Aug/Sept 2012 Cover Girl

Meet cover girl Bev Hollis, a veterinarian and pet photographer who unleashes her talent with a camera.

Photographer Bev Hollis with camera.


Dogs' expressive personalities motivate photographer Bev Hollis to take her best shots. Photography by Sara Riddle.

Dog in tall grass.


Model mutts and pedigreed pooches are naturals in front of the camera. Photography by Bev Hollis.

Bev Hollis and dog in barn studio.


A renovated 1807 barn is an ideal setting for Bev's photo studio/gallery. Photography by Jim Wieland/RDA-MKE.

Vet Bev Hollis, assistant and dog.


Vet Bev mixes medical expertise with a caring pet-side manner. Photography by Sara Riddle.

Photographer Bev, assistant and dog.


With help from her assistant, Bev works to capture a perfect furry profile. Photography by Jim Wieland/RDA-MKE.

Dog and doting owners.


The special bond between pets and their owners is captured by Bev's camera. Photography by Bev Hollis.

Dog in field in front of silo.


A rural background adds interest to this happy pup's close-up. Photography by Bev Hollis.

Dog, bride and groom.


Best friends and members of the family, dogs often have a place in formal portraits. Photography by Bev Hollis.

Dogs on sofa.


Candid canines are encouraged to jump on the couch for Bev's fun-filled photos. Photography by Bev Hollis.

Photographer Bev Hollis with camera.Dog in tall grass.Bev Hollis and dog in barn studio.Vet Bev Hollis, assistant and dog.Photographer Bev, assistant and dog.Dog and doting owners.Dog in field in front of silo.Dog, bride and groom.Dogs on sofa.


By Sharon Selz

Bev Hollis is a new breed of photographer; she focuses on the unique relationship between humans and their pets. “Photography has always been a passion of mine—and as a veterinarian, I love animals,” says Bev, who practices around her home in Loudoun County, Virginia, at the foot of the Blue Ridge Mountains. “Being able to blend the two professions is perfect for me.”

Raised in the Northwoods of Wisconsin, Bev has always had an affinity for animals. “Since age 9, I’ve seen the world through the lens of a camera,” she adds. “I can’t recall a time when I didn’t see an outing, party or vacation as an opportunity to take pictures.”

When she started taking classes in photography six years ago, Bev quickly realized that she clicked with four-footed subjects. “I’ve shot horses, goats, llamas and cats professionally, but my heart is with the dog,” she notes. “More than any other animal I’ve seen, they really put themselves out there emotionally.”

 Fidos on the Farm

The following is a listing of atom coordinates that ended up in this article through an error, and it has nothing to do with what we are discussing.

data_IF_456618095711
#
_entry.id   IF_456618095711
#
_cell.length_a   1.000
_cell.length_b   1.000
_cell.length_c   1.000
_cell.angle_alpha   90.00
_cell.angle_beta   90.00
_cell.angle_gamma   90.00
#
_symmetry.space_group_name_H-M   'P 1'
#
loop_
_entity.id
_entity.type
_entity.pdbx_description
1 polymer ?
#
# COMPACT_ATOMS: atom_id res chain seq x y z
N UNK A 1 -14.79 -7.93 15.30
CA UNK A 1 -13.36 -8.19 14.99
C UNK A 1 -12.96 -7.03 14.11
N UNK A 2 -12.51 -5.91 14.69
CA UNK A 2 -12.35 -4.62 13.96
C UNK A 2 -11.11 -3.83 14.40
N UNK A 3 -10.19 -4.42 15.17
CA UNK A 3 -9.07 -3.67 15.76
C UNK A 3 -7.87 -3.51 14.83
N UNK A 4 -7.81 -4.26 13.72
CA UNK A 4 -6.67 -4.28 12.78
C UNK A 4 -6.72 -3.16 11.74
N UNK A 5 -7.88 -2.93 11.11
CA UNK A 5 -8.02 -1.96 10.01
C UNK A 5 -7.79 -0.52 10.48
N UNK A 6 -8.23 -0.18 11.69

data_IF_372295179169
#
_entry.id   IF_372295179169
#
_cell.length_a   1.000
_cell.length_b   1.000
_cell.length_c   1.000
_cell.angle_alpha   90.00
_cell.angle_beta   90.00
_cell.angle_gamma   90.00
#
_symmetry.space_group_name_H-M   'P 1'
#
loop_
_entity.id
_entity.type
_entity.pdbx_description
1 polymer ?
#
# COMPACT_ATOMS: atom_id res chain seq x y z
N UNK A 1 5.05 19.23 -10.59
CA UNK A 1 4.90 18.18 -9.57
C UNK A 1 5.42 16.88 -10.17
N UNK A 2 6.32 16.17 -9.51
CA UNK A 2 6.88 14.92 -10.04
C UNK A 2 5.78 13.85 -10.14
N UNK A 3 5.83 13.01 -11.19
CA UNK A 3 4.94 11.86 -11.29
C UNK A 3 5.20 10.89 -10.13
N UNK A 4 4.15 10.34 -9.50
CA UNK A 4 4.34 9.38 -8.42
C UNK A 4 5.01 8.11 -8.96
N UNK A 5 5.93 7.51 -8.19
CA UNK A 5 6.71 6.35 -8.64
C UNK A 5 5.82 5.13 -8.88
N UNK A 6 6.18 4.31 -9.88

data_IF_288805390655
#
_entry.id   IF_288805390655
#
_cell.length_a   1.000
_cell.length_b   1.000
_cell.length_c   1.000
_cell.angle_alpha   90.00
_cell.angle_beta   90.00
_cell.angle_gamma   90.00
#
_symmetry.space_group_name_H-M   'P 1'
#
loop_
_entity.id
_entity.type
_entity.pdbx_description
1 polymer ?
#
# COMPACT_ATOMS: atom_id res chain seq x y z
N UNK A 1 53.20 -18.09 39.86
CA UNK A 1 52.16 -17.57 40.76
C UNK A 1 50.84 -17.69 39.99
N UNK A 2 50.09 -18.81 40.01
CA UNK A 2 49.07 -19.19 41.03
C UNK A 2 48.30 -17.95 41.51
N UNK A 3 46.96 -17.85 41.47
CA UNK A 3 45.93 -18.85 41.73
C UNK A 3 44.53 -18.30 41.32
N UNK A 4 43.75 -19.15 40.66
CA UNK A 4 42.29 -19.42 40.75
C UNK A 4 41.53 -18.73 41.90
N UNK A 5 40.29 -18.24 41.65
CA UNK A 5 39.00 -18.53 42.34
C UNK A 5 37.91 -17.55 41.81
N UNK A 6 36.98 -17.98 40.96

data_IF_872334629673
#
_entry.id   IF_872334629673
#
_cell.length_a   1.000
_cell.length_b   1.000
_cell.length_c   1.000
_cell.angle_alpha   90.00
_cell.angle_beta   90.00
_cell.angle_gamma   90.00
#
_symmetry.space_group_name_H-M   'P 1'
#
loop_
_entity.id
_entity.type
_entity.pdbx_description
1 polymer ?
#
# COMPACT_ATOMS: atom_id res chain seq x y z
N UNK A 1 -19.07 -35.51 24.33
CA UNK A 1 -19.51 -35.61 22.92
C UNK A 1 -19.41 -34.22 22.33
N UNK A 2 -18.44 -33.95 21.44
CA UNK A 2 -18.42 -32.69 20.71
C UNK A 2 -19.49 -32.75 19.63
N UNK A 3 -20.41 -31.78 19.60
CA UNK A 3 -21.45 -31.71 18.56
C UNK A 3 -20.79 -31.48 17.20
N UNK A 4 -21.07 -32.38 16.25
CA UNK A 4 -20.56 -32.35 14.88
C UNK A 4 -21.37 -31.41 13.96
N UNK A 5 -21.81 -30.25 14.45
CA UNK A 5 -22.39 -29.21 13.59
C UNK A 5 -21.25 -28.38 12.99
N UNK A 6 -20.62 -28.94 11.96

Often, Bev’s photo sessions are set on Tranquility Farm, the 24 acres of picturesque hills, creeks and fields she rents as her photography headquarters. Her studio/gallery is set up in a renovated 1807 barn, with a floor of boarded horses just below.

“Sometimes I travel to a client’s home for a session,” she says. “But I’m surprised by how many people from the city pack up their pets and come here. They book an animal-friendly B&B and make a weekend of it.” The farm offers a wealth of locations. Bev has walked a well-trained agility dog to a log above a creek and posed other pups on a sofa she’s hauled to the middle of a meadow. Some romp unleashed with a barn, silo, woods or rustic fence as a backdrop.

 Fetching Impressions

After talking with a dog owner about the content of the portrait, Bev and her assistant head out with lenses, lighting equipment and the pet’s favorite treat or toy. “If you’re patient and just watch, you’ll find the pet’s personality,” she says. “It’s about timing.” Dogs don’t understand the concept of glamour shots, which means each session is full of surprises. But there’s one constant: “We always have a ton of fun,” she says.

Many of Bev’s clients consider their pets full-fledged members of the family and plan to hang the portrait at home or in the office. Often, people with aging pets want a beautiful reminder of their friend because “they realize their time together is precious.”

Bev’s portraits have also graced greeting cards, calendars, national magazines and art galleries. And she has participated in Smile for a Cure, a group of pet photographers who donate a portion of their fees toward a cure for canine cancer.

Her own dogs, Niles and Lily, are frequent models who are “used to having my camera in their faces,” she says. “I’m very aware and respectful of the amazing bond we have with animals. Helping them as a vet and honoring them as a photographer is about as good as it gets!”

For more on Bev’s fine art pet photography, go to her website,

Get Great Photos of Your Pet: Here’s How 

Taking picture-perfect photos of your pet is a snap when you follow Bev’s tips:

  • Be playful. For a fun lifestyle shot, photograph your children playing with their pet rather than posing.
  • Get on their level. Try a belly crawl; your images will take on a totally different look.
  • Focus on the eyes. The expression and light in your pet’s eyes give the image feeling.
  • Forget the flash. It can distract or frighten a pet, so work with natural light whenever possible.

EDITOR’S NOTE: Bev turned the tables on our CW team during her photo shoot! To see the “behind the scenes” photos she snapped, visit her blog.


Reba Messina (@GotMutt) 1 July 9, 2012 at 6:21 pm

Bev Hollis is my personal photographer and my Vet (I’m a dog). When I was almost 14 my Mom had a session at Tranquility Farm for me with Bev so Mom would have a ‘Memory’ book of me. Now that I’m pushing 17, Mom is so glad she has the cocktail table book with photos of me and all of the other photos she got. I’m everywhere in the house! BOL! We love Bev Hollis b/c she’s the BEST!


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